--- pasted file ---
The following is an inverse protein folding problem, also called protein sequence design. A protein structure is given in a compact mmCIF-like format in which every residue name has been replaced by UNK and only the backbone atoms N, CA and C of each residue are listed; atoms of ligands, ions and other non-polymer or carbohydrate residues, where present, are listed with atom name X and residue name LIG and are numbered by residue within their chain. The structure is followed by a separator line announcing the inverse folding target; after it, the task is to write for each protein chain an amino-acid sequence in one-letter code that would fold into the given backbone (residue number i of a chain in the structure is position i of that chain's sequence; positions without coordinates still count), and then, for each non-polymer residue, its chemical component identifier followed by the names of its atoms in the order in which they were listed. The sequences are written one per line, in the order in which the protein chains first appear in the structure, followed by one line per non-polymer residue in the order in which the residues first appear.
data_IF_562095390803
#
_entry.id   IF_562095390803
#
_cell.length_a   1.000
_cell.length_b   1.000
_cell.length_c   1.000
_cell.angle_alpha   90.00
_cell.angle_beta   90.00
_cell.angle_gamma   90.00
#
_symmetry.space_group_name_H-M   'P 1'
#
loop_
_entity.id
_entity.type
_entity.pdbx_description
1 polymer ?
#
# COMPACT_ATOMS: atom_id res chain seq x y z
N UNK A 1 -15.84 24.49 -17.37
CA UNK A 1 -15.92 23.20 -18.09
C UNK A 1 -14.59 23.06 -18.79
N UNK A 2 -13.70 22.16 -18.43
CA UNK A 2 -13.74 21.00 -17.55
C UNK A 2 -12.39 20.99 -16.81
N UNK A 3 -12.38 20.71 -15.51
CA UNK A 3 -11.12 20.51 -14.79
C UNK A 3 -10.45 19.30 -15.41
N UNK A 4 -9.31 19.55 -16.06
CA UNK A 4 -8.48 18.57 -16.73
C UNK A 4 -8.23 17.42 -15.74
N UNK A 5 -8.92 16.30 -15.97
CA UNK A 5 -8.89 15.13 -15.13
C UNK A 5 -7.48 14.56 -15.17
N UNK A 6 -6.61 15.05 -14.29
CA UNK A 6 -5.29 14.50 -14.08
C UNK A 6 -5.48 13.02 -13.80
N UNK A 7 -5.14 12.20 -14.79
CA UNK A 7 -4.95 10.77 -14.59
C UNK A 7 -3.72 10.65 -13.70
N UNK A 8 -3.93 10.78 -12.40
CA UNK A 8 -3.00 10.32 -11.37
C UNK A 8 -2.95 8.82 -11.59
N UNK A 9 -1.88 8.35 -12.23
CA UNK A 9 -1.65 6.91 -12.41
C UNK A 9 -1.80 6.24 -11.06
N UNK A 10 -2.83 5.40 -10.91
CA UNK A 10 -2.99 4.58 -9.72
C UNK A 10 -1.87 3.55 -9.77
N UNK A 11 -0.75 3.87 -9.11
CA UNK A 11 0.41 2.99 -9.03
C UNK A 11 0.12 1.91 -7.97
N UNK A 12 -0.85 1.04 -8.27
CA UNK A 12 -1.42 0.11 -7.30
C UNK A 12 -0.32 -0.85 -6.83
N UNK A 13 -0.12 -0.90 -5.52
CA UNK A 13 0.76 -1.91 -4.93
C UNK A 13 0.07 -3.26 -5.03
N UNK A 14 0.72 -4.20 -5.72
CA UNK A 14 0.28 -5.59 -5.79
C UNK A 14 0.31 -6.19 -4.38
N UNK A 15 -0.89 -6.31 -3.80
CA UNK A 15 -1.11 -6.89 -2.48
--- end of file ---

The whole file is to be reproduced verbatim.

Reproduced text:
The following is an inverse protein folding problem, also called protein sequence design. A protein structure is given in a compact mmCIF-like format in which every residue name has been replaced by UNK and only the backbone atoms N, CA and C of each residue are listed; atoms of ligands, ions and other non-polymer or carbohydrate residues, where present, are listed with atom name X and residue name LIG and are numbered by residue within their chain. The structure is followed by a separator line announcing the inverse folding target; after it, the task is to write for each protein chain an amino-acid sequence in one-letter code that would fold into the given backbone (residue number i of a chain in the structure is position i of that chain's sequence; positions without coordinates still count), and then, for each non-polymer residue, its chemical component identifier followed by the names of its atoms in the order in which they were listed. The sequences are written one per line, in the order in which the protein chains first appear in the structure, followed by one line per non-polymer residue in the order in which the residues first appear.
data_IF_562095390803
#
_entry.id   IF_562095390803
#
_cell.length_a   1.000
_cell.length_b   1.000
_cell.length_c   1.000
_cell.angle_alpha   90.00
_cell.angle_beta   90.00
_cell.angle_gamma   90.00
#
_symmetry.space_group_name_H-M   'P 1'
#
loop_
_entity.id
_entity.type
_entity.pdbx_description
1 polymer ?
#
# COMPACT_ATOMS: atom_id res chain seq x y z
N UNK A 1 -15.84 24.49 -17.37
CA UNK A 1 -15.92 23.20 -18.09
C UNK A 1 -14.59 23.06 -18.79
N UNK A 2 -13.70 22.16 -18.43
CA UNK A 2 -13.74 21.00 -17.55
C UNK A 2 -12.39 20.99 -16.81
N UNK A 3 -12.38 20.71 -15.51
CA UNK A 3 -11.12 20.51 -14.79
C UNK A 3 -10.45 19.30 -15.41
N UNK A 4 -9.31 19.55 -16.06
CA UNK A 4 -8.48 18.57 -16.73
C UNK A 4 -8.23 17.42 -15.74
N UNK A 5 -8.92 16.30 -15.97
CA UNK A 5 -8.89 15.13 -15.13
C UNK A 5 -7.48 14.56 -15.17
N UNK A 6 -6.61 15.05 -14.29
CA UNK A 6 -5.29 14.50 -14.08
C UNK A 6 -5.48 13.02 -13.80
N UNK A 7 -5.14 12.20 -14.79
CA UNK A 7 -4.95 10.77 -14.59
C UNK A 7 -3.72 10.65 -13.70
N UNK A 8 -3.93 10.78 -12.40
CA UNK A 8 -3.00 10.32 -11.37
C UNK A 8 -2.95 8.82 -11.59
N UNK A 9 -1.88 8.35 -12.23
CA UNK A 9 -1.65 6.91 -12.41
C UNK A 9 -1.80 6.24 -11.06
N UNK A 10 -2.83 5.40 -10.91
CA UNK A 10 -2.99 4.58 -9.72
C UNK A 10 -1.87 3.55 -9.77
N UNK A 11 -0.75 3.87 -9.11
CA UNK A 11 0.41 2.99 -9.03
C UNK A 11 0.12 1.91 -7.97
N UNK A 12 -0.85 1.04 -8.27
CA UNK A 12 -1.42 0.11 -7.30
C UNK A 12 -0.32 -0.85 -6.83
N UNK A 13 -0.12 -0.90 -5.52
CA UNK A 13 0.76 -1.91 -4.93
C UNK A 13 0.07 -3.26 -5.03
N UNK A 14 0.72 -4.20 -5.72
CA UNK A 14 0.28 -5.59 -5.79
C UNK A 14 0.31 -6.19 -4.38
N UNK A 15 -0.89 -6.31 -3.80
CA UNK A 15 -1.11 -6.89 -2.48